As the confirmed death toll rises to 74 in the California wildfires, more than 1011 residents have been reported missing.
A list of 630 names aged between 21 and 92 were listed on the Butte County Sheriff’s Office website alone several days after the bushfires erupted on November 8.
Three other deaths occurred in the Woolsey Fire in southern California, making the statewide death toll 74.
Recovery workers with cadaver-sniffing dogs are continuing to sift through the ashes and wreckage of homes and towns across parts of northern and southern California.
The Camp Fire in Butte County, about 300km northeast of San Francisco, already ranks as the Golden State’s most deadly blaze in more than a century.
“A lot of people are displaced, a lot of people don’t know we’re looking for them,” Butte County Sheriff and coroner Kory Honea said.
While firefighters continue their efforts to contain the blaze, more than 300 National Guard troops have been deployed to the fire zone as part of a massive effort to find the missing.
Evacuees are wearing white surgical masks in a vain effort to avoid choking on air so thick with smoke it exceeds air pollution levels reported in China and India that regularly rank among the worst in the world.
Acrid smoke from the fires has blanketed San Francisco. Authorities have issued warnings that prompted schools to close. Even the city’s iconic cable cars were removed from service as health officials urged everyone with no compelling reason to be outside to remain indoors.
Remains of the dead were recovered from incinerated homes and cremated cars in and around the Sierra foothills hamlet of Paradise, which was home to nearly 27,000 residents, many of them retired and elderly, before the Camp Fire ravaged much of the town through the night.
Emergency officials fear the limited mobility of many Paradise seniors doomed them when they were unable to escape.
Driven by howling winds and fuelled by drought-desiccated scrub and trees, the Camp Fire has also destroyed 9700 homes and scorched close to 6000 hectares of land.
The rise in the amount of unaccounted people follows authorities combing through a week-long backlog of 911 phone calls, incident reports and relatives reporting missing loved ones.
“You have to understand, this is a dynamic list,” Sheriff Honea told CNN.
“Some days might be less people, some days might be more people, but my hope at the end of the day [is] we have accounted for everybody.”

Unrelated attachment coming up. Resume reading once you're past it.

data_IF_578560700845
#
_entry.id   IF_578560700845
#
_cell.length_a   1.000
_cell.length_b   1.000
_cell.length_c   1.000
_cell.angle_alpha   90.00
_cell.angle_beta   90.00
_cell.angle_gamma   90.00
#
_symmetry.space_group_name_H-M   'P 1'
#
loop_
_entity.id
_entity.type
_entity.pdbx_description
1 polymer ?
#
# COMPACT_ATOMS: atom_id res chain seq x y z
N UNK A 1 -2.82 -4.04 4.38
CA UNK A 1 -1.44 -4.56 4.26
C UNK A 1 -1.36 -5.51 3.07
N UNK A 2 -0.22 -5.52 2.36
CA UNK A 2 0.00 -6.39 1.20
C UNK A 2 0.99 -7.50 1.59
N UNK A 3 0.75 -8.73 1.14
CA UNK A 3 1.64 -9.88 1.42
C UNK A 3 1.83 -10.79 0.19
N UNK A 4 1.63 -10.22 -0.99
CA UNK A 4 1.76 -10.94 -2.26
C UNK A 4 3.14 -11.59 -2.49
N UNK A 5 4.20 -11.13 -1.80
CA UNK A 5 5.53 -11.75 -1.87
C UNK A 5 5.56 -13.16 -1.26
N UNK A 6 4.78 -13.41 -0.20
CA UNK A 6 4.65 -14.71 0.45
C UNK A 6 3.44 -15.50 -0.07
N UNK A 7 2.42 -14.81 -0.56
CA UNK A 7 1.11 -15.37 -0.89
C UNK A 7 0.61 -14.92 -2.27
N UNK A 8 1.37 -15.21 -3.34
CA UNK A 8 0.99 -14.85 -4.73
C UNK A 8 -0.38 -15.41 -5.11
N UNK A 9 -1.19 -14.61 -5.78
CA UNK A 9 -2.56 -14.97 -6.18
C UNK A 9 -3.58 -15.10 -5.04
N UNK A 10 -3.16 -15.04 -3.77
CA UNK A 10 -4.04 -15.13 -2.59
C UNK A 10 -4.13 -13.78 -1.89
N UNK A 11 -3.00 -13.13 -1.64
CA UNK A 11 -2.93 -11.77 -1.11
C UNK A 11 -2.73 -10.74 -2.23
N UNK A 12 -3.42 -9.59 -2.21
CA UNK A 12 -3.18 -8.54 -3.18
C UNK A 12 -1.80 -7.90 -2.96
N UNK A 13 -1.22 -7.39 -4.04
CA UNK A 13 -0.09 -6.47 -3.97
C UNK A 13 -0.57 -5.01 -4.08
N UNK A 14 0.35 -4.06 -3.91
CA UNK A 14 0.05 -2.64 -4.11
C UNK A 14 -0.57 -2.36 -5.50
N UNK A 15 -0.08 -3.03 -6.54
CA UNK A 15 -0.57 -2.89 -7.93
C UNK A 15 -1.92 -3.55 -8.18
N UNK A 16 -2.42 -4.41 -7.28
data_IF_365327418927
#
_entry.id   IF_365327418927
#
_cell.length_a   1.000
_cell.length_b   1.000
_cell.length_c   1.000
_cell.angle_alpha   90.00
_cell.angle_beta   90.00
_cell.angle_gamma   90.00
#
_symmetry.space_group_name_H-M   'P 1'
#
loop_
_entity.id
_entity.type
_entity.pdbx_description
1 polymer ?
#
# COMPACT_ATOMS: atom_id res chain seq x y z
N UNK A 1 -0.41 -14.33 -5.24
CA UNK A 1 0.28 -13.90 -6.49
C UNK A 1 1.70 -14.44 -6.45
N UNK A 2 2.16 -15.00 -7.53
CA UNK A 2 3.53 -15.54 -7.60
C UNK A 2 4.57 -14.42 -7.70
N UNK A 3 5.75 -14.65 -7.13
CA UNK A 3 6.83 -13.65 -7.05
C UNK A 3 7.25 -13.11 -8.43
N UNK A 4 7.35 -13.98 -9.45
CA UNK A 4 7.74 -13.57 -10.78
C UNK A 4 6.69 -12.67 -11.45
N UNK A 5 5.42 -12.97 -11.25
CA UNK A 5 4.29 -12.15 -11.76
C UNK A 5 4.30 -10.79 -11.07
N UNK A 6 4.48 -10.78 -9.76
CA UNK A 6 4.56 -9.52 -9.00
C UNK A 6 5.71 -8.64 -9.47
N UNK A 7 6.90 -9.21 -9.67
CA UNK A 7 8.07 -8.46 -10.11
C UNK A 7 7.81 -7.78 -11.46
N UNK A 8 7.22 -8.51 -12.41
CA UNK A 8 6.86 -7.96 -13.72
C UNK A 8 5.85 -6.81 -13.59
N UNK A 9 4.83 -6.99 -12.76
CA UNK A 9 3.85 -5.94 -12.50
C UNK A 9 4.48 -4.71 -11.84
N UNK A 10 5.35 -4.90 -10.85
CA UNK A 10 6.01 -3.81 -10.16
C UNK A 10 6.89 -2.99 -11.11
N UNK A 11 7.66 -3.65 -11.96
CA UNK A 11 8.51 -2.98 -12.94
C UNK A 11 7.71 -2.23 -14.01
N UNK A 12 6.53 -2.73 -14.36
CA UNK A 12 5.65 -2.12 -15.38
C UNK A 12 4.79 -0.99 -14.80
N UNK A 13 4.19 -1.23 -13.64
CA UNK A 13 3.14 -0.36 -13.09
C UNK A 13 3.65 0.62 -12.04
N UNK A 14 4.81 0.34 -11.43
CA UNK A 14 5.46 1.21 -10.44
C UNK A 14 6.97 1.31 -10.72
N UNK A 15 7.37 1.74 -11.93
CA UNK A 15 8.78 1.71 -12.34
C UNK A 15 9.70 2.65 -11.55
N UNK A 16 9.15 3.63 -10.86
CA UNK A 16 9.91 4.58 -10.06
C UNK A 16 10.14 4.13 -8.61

Sheriff Honea said the list has been published on his department’s website, adding that if people find their names on the list, or names of loved ones they know are safe, to call the sheriff’s office.
Firefighters are carving containment lines and have managed to surround around 45 per cent of the blaze’s perimeter.
More than 52,000 people are displaced in shelters, motels and the homes of friends and relatives.
Meanwhile, US President Donald Trump is expected to tour the region on Sunday (Saturday local time) to survey the damage, with suggestions he may face resentment from locals for blaming the inferno on poor forest management in California.
In a scheduled Fox News interview taped on Friday and to be broadcast on Sunday (local time), Mr Trump said he was surprised to see images of firefighters removing dried brush near a fire, adding: “This should have been all raked out.”
— FoxNewsSunday (@FoxNewsSunday) November 16, 2018
Some survivors resent Mr Trump’s observations, announced on Twitter just two days after the disaster began, and his threat to withhold federal payments from California.
He later posted several tweets praising the “heroism, courage and genius” of all the first line responders.
With proper Forest Management, we can stop the devastation constantly going on in California. Get Smart!
— Donald J. Trump (@realDonaldTrump) November 11, 2018
“If you insult people, then you go visit them, how do you think you’re going to be accepted? You’re not going to have a parade,” Maggie Crowder, of Magalia, said on Thursday (local time) outside an informal shelter at a Walmart parking lot in Chico.
But pro-Trump supporter Stacy Lazzarino said it would be good for the President to see the devastation up close: “I think by maybe seeing it he’s going to be like ‘Oh, my goodness,’ and it might start opening people’s eyes.”
In his Fox News interview on the eve of his visit, the President repeated his criticism.
Asked if he thought climate change contributed to the fires, he said:
“Maybe it contributes a little bit. The big problem we have is management.”